When Justin Trudeau brought Canada's CF-18's back from Iraq, Canadians might have thought that our armed forces personnel were out of harm's way. But, Tom Walkom writes:
On Thursday, a senior general acknowledged that, over the last few months, Canadian special forces operating in northern Iraq have become increasingly involved in front-line skirmishes against Daesh fighters.“The mission has changed,” said Brig.-Gen. Peter Dawe. “We are more engaged on the line … the risk has increased.”
The truth, whether the government wants to admit it or not, is that Canada's soldiers are in harm's way:
Both the current Liberal government and the Conservative one it replaced have gone to great lengths to assure Canadians that Iraq is not another Afghanistan. So these semantic debates over the definition of word “combat” have taken on great political meaning.The Conservatives used to say shooting in self-defence was not real combat.Under the Liberals, the military brass is engaging in similar linguistic contortions to avoid the dreaded word.According to one, Canadian troops have to be the “principal combatants” to engage in combat.According to another, combat only occurs once soldiers have crossed an imaginary line on the battlefield.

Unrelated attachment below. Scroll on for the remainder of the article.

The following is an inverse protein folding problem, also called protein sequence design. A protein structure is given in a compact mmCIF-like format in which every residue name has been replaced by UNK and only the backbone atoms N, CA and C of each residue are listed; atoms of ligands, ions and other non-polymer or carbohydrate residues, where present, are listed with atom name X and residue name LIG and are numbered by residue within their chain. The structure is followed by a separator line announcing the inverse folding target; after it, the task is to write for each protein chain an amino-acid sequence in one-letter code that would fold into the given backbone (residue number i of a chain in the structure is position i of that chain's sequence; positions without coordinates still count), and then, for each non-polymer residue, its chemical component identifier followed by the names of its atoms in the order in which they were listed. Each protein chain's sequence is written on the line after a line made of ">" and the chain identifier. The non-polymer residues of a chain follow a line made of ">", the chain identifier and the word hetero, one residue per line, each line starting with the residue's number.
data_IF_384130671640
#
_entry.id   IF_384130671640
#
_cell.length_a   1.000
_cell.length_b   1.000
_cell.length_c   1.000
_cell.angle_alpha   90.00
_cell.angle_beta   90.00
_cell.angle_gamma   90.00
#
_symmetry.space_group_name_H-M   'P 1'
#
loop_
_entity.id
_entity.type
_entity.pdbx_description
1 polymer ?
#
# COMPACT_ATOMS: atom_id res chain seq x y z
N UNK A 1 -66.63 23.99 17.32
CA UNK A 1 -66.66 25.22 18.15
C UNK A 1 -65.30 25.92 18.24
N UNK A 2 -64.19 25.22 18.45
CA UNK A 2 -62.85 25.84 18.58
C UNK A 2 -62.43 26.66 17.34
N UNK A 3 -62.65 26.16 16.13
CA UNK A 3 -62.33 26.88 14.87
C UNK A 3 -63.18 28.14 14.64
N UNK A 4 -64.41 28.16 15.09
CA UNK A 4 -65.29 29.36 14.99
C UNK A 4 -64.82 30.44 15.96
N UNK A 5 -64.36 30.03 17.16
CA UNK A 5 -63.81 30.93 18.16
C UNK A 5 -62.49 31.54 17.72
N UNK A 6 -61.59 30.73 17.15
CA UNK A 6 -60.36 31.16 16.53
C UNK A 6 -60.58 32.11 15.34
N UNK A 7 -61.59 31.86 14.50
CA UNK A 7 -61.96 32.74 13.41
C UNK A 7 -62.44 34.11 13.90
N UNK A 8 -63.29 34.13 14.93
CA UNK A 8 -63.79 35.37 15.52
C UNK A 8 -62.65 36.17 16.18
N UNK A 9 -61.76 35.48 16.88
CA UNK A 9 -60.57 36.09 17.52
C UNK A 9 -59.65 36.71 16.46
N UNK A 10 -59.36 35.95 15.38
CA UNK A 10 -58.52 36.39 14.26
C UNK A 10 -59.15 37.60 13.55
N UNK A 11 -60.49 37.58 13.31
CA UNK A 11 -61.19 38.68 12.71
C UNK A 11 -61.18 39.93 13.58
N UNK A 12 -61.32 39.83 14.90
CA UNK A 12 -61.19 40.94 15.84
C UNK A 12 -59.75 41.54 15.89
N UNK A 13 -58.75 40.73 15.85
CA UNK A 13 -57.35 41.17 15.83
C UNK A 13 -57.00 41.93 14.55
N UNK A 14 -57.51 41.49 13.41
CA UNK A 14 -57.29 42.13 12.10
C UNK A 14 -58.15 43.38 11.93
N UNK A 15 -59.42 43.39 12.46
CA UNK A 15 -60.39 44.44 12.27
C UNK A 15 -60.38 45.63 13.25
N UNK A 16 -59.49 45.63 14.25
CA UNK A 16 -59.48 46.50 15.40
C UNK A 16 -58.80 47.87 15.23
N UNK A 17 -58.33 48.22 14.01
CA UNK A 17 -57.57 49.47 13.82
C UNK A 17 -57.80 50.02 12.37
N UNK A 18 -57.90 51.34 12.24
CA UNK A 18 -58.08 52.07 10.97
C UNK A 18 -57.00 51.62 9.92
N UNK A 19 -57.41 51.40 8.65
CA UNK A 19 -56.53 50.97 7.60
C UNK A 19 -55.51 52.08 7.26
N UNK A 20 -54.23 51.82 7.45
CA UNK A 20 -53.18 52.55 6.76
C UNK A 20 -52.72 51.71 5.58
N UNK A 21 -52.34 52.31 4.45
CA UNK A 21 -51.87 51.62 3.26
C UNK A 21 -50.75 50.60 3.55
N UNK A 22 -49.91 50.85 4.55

In Iraq, it's always been hard to distinguish the difference between enemy and ally:
But in the real world of war, the differences become blurred — particularly when the battle lines are fluid.Sunni, Shiite and Kurdish forces don’t trust one another. Moreover, as the Financial Times reported last week, the fissures that have always existed within these three major groups are beginning to widen.It’s not that long ago that rival Kurdish parties in northern Iraq were involved in a murderous shooting war with one another.
So let's stop fogging things up with semantic distinctions. Canada is at war. Our troops are in the middle of it. In war, soldiers and sailors get killed.
Image: Michelle Clelland Toronto Star